What is a 'schwa'?

Schwa is the most common vowel sound in the Australian English language - most unstressed vowels are pronounced as a schwa.

It is pronounced like the short /u/ sound and it is the only speech sound with its own special name, schwa.

It is represented in the phonetic alphabet like an upside down e - /ə/ .

When at the end of words with a fairly typical Australian accent, the schwa sound is prevalent.

Where do we find /schwa/?
A schwa often replaces an r-controlled vowel like /er/ when it makes up an unstressed syllable.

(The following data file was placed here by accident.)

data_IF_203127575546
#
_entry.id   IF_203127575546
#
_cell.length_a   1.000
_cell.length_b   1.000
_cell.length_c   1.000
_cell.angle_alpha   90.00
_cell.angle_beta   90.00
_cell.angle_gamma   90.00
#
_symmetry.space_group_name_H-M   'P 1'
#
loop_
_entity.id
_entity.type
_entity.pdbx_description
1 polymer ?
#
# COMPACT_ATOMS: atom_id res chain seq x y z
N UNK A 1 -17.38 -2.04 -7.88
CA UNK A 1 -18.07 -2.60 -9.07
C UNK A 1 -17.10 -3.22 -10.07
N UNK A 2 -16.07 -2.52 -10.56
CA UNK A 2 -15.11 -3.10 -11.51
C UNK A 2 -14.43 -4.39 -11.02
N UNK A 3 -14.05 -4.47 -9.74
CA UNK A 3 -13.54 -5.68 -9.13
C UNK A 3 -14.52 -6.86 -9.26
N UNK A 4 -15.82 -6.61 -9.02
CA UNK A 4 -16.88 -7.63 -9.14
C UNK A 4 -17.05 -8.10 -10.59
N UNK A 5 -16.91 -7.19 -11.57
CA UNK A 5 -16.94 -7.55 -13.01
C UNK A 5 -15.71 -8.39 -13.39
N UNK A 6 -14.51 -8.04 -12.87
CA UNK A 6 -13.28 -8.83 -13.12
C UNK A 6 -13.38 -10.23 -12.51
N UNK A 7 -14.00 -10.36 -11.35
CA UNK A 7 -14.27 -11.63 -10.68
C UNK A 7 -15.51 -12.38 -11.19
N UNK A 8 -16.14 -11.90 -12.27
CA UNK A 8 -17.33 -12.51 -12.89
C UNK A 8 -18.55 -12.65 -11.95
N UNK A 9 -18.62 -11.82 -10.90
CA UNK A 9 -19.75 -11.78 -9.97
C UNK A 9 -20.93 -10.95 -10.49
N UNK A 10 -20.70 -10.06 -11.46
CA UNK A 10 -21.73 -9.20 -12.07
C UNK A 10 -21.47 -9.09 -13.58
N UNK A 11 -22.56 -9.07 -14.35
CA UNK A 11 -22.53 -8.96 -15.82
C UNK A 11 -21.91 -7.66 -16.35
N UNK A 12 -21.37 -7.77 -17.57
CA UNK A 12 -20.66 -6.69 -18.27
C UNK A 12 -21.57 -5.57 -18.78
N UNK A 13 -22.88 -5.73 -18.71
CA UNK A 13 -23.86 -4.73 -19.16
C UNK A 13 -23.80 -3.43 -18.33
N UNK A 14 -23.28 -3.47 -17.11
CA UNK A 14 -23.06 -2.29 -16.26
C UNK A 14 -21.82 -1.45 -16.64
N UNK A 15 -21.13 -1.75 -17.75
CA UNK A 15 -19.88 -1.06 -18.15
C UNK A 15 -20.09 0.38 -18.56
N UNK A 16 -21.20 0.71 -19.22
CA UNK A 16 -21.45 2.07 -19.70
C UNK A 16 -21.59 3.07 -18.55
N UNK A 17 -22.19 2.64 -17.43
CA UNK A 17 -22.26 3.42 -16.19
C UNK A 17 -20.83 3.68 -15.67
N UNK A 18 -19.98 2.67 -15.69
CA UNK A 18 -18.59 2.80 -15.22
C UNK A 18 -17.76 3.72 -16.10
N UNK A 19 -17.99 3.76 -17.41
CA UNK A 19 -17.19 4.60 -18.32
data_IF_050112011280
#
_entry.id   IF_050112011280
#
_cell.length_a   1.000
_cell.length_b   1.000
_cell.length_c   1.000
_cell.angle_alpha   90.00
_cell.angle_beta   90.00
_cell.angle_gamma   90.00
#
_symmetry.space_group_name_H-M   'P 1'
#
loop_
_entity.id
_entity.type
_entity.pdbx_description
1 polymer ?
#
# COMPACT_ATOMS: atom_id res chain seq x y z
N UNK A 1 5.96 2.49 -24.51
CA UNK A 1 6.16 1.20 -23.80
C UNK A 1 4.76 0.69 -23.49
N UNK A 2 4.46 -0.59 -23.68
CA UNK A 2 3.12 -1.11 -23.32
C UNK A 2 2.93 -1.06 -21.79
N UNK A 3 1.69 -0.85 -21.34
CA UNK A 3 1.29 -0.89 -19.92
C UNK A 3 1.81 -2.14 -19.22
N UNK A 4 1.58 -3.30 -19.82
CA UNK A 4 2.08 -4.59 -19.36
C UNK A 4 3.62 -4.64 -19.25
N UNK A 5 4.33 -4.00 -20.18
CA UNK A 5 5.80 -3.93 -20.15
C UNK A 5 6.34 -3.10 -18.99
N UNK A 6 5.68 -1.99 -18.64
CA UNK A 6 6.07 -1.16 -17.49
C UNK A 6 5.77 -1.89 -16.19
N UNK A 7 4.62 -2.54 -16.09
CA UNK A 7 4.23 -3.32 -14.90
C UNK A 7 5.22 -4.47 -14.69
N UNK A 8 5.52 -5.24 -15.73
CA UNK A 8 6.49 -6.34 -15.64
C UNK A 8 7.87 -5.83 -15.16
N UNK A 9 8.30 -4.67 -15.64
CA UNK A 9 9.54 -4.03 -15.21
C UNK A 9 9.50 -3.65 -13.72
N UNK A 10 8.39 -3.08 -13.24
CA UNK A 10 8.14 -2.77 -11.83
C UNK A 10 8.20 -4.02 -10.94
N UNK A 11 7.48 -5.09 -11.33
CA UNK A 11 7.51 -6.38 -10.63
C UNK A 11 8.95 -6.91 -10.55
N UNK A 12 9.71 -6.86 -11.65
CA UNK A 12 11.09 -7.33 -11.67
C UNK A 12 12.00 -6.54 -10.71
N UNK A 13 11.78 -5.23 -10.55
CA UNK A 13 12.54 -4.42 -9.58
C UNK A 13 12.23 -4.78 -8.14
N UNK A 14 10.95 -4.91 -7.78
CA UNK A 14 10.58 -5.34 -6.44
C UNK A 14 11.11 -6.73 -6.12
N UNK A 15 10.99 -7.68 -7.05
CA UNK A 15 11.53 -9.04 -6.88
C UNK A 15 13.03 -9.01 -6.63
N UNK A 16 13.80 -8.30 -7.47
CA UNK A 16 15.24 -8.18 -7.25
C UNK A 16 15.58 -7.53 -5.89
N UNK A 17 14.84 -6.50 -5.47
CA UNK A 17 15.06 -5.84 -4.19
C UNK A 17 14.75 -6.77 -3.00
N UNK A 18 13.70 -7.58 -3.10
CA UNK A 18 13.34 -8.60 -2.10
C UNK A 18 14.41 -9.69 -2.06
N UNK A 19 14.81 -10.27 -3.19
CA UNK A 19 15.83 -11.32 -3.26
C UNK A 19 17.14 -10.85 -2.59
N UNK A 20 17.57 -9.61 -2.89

It is used with other unstressed vowel combinations as shown in the scope and sequence document below. Click here to access full document.

Scope & Sequence /schwa/

Do I teach this term to students?

It is important to explicitly teach this concept to students. Even though it is often hardly pronounced, the schwa plays an important role in ensuring our speech is fluent.

When introducing this, teachers can highlight the difference in pronunciation, explaining in some words we say this sound quicker and it sounds differently. It is helpful for students to understand the difference between stressed and unstressed syllables.

Teachers may also like to use the idea of a 'saying' voice versus a 'spelling' voice.
For example, the /er/ in finger is not the same as the er in herb. It is called the schwa sound. It is similar to the /u/ pup but softer.

Examples - 1

Example 2
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